Friday Reads

A peek at what I’m reading today. Click on the images for links.

OweMeAnswer

What’s it really like behind the façade of glitz and spin at the Cannes Film Festival? In YOU OWE ME AN ANSWER, VideoScope Art-House columnist Nancy Naglin takes you into the hotel backrooms where B-movie hustlers and wannabes set up shop. Follow fading action star-turned director Bruce Jay Streeter as he schmoozes the wheeler-dealers behind such flicks as “Brain Bugs,” “Trashdance,” and “Ninja Holocaust,” while dreaming of art films and keeping his smart trophy girlfriend from looking too deeply into the abyss of Cannes-Babylon.

Martian Sands_DJ_final.indd

1941: an hour before the attack on Pearl Harbour, a man from the future materialises in President Roosevelt’s office. His offer of military aid may cut the War and its pending atrocities short, and alter the course of the future . . . The future: welcome to Mars, where the lives of three ordinary people become entwined in one dingy smokesbar the moment an assassin opens fire. The target: the mysterious Bill Glimmung. But is Glimmung even real? The truth might just be found in the remote FDR Mountains, an empty place, apparently of no significance, but where digital intelligences may be about to bring to fruition a long-held dream of the stars . . . Mixing mystery and science fiction, the Holocaust and the Mars of both Edgar Rice Burroughs and Philip K. Dick, Martian Sands is a story of both the past and future, of hope, and love, and of finding meaning—no matter where—or when—you are.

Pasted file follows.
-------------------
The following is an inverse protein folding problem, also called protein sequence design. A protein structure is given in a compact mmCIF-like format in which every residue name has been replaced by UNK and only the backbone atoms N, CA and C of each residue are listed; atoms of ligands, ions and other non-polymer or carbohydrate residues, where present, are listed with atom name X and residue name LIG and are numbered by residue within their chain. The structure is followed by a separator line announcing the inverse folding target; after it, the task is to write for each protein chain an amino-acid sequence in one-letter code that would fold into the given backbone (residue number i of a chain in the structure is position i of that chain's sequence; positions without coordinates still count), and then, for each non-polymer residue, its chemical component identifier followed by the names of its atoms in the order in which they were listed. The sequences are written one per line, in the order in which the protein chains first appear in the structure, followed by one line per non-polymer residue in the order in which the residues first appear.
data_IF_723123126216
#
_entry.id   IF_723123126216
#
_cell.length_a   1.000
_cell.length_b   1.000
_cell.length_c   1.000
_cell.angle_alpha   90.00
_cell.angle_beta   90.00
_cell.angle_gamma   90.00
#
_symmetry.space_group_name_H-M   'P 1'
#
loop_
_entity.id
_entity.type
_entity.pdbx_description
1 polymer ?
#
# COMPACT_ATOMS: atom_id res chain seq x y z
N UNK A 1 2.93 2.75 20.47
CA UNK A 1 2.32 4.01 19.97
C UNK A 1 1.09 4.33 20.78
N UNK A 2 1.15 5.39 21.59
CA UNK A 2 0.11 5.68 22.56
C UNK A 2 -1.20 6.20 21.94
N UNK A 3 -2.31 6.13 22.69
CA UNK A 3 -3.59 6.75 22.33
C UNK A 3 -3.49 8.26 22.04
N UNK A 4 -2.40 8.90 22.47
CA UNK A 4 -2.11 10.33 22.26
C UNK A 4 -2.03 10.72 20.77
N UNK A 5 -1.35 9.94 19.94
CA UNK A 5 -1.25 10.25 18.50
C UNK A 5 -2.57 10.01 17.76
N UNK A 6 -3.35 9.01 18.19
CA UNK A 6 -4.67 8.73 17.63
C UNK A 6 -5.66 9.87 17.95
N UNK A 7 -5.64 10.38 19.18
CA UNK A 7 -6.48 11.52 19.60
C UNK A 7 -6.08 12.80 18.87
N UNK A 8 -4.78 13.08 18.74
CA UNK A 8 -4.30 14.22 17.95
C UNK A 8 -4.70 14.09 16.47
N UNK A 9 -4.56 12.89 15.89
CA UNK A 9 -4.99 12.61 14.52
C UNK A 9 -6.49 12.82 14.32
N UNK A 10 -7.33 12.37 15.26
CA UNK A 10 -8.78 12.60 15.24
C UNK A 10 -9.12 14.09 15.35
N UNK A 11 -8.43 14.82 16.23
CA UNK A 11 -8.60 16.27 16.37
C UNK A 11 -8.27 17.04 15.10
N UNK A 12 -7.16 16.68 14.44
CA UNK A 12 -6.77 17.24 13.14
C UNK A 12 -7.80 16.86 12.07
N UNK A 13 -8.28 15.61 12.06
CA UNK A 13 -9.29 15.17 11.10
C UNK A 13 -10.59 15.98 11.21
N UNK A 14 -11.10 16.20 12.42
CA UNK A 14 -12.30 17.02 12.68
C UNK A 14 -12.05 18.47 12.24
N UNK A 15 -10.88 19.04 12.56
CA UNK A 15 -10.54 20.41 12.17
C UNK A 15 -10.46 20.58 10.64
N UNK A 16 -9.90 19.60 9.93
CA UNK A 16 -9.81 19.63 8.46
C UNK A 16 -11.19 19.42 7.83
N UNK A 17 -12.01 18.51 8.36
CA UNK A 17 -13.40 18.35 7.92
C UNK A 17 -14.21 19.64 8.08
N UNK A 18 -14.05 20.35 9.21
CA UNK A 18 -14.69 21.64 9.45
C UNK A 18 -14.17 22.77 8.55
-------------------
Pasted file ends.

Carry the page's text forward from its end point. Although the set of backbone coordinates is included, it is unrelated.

Vampires-in-the-Lemon-Grove-Courtesy-of-Knopf-689x1024

(Short Stories) A dejected teenager discovers that the universe is communicating with him through talismanic objects left behind in a seagull’s nest. A community of girls held captive in a silk factory slowly transmute into human silkworms, spinning delicate threads from their own bellies, and escape by seizing the means of production for their own revolutionary ends. A massage therapist discovers she has the power to heal by manipulating the tattoos on a war veteran’s lower torso. When a group of boys stumble upon a mutilated scarecrow bearing an uncanny resemblance to the missing classmate they used to torment, an ordinary tale of high school bullying becomes a sinister fantasy of guilt and atonement. In a family’s disastrous quest for land in the American West, the monster is the human hunger for acquisition, and the victim is all we hold dear. And in the collection’s marvelous title story—an unforgettable parable of addiction and appetite, mortal terror and mortal love—two vampires in a sun-drenched lemon grove try helplessly to slake their thirst for blood.

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